Imagine waking up and not being able to smile, eat or even blink. It's a terrifying thought, especially for a child. For many parents, a stroke might be the first thing that comes to mind; but that's not always the case. Now doctors are trying to spread the word.
Ten-year-old Ryan Ferrell can brighten a room with his smile. But lately, that smile has been tough to crack. Ryan has Bell's palsy, a term used to describe paralysis on one side of the face. While most of the 40,000 new cases a year are adults, neurologists say many parents are surprised to learn children can also be afflicted.
"I think many parents worry this is a stroke or some life-threatening occasion," said Dr. Michael Goldstein from the American Academy of Neurology.
That's because symptoms include a facial droop, twitching, pain behind the ear or the eye, dry mouth and difficulty tasting food. While the exact cause of Bell's palsy is not known in all cases, Dr. Goldstein says typically the cause is an inflammation of the nerve that goes from the brain to the face, caused by a virus.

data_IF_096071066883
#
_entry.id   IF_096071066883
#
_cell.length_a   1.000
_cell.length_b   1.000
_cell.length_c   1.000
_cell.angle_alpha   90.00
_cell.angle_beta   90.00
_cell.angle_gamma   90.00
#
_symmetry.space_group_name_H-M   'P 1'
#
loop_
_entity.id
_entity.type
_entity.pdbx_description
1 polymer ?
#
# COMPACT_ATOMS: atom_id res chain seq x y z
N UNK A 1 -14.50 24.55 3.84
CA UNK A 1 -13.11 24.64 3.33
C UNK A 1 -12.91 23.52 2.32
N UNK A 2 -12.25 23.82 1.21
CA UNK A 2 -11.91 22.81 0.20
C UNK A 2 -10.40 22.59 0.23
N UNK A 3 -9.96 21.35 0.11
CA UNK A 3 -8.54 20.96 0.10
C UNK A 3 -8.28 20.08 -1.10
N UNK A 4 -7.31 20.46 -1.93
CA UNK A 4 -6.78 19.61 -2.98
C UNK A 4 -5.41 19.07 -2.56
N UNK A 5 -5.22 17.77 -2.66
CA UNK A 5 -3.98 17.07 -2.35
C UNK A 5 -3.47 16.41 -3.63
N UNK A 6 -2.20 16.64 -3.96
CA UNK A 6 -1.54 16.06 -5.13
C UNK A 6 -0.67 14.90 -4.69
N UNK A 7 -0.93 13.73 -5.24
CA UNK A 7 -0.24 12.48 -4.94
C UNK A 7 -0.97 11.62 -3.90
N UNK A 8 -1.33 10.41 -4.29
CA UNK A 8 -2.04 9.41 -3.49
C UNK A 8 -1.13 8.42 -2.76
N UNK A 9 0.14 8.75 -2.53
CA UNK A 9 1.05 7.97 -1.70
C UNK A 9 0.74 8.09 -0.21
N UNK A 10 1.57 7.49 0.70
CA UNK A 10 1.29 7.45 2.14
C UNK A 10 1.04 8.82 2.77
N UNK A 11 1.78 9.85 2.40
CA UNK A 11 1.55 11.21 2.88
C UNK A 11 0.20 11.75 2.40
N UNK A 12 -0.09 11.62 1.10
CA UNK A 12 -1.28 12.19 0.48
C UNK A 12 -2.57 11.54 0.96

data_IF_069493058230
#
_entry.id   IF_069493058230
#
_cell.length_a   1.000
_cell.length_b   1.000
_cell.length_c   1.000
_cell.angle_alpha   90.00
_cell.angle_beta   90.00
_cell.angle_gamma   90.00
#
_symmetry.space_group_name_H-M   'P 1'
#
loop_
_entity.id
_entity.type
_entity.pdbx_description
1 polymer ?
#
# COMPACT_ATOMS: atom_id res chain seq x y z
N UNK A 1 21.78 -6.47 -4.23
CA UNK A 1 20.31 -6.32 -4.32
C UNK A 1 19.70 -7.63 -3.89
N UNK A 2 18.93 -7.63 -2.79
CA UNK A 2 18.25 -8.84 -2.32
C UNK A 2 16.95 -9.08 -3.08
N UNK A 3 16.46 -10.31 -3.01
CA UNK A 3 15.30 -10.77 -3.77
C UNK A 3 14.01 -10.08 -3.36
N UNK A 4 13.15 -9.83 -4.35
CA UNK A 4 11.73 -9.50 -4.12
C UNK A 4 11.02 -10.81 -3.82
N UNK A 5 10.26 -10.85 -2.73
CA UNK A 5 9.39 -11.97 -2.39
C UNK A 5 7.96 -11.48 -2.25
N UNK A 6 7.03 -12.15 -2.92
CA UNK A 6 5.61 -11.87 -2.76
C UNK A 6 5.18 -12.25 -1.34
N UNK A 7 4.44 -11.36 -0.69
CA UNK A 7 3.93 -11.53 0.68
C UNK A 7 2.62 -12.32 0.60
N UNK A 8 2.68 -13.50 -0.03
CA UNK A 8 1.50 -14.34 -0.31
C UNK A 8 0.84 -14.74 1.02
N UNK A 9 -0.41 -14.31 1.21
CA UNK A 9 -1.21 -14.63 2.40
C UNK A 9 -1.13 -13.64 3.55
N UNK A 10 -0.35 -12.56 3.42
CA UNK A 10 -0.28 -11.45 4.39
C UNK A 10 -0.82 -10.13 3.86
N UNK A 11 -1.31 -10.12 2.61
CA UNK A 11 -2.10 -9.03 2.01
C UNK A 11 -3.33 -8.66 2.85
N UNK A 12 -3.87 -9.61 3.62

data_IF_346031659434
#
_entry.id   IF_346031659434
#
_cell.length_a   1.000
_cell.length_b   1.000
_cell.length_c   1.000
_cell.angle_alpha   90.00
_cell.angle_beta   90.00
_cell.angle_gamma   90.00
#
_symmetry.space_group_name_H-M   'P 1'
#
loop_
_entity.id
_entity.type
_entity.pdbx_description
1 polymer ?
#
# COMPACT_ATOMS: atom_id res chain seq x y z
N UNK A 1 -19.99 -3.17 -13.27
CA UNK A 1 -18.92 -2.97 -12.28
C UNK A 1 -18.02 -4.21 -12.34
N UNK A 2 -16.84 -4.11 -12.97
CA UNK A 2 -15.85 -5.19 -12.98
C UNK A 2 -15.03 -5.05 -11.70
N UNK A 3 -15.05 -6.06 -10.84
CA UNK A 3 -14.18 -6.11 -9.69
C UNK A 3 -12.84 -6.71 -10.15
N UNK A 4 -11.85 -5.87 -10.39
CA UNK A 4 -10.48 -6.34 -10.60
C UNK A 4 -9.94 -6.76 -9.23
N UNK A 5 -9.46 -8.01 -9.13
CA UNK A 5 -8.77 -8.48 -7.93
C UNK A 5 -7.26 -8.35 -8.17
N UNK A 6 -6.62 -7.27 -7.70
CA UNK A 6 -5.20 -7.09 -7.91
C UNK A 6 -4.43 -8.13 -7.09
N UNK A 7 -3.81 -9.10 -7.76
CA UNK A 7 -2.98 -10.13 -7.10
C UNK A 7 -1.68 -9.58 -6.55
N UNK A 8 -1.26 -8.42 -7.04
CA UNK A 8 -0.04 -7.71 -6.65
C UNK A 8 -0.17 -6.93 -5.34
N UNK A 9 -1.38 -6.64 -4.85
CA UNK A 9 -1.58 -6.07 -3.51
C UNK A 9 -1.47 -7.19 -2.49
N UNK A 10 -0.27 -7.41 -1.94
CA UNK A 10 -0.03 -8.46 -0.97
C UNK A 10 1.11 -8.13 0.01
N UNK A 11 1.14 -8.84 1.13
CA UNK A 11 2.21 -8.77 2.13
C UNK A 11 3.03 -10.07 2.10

It's a virus similar to the one that causes cold sores or the common cold. It can also be caused by illnesses such as Lyme disease, as it was in Ryan's case.
Dr Babak Azizzadeh is the founder of the Facial Paralysis Institute. He says the condition impacts patients physically and emotionally.
"Imagine how much kids make fun of other kids who have, you know, big ears or big noses or are a little overweight. Multiply that by ten or 100 when a kid can't smile," said Dr. Azizzadeh.
Sometimes doctors will prescribe anti-viral medication. About 85 percent of children recover completely. It takes about three-to-six-months to see significant improvement. That's a long wait when you're 10-years-old.
Many people with Bell's palsy recovery spontaneously. In some cases, surgery is required -- but only as a last resort. Dr. Goldstein says it's important to take your child to the doctor the instant you start to notice any symptoms.
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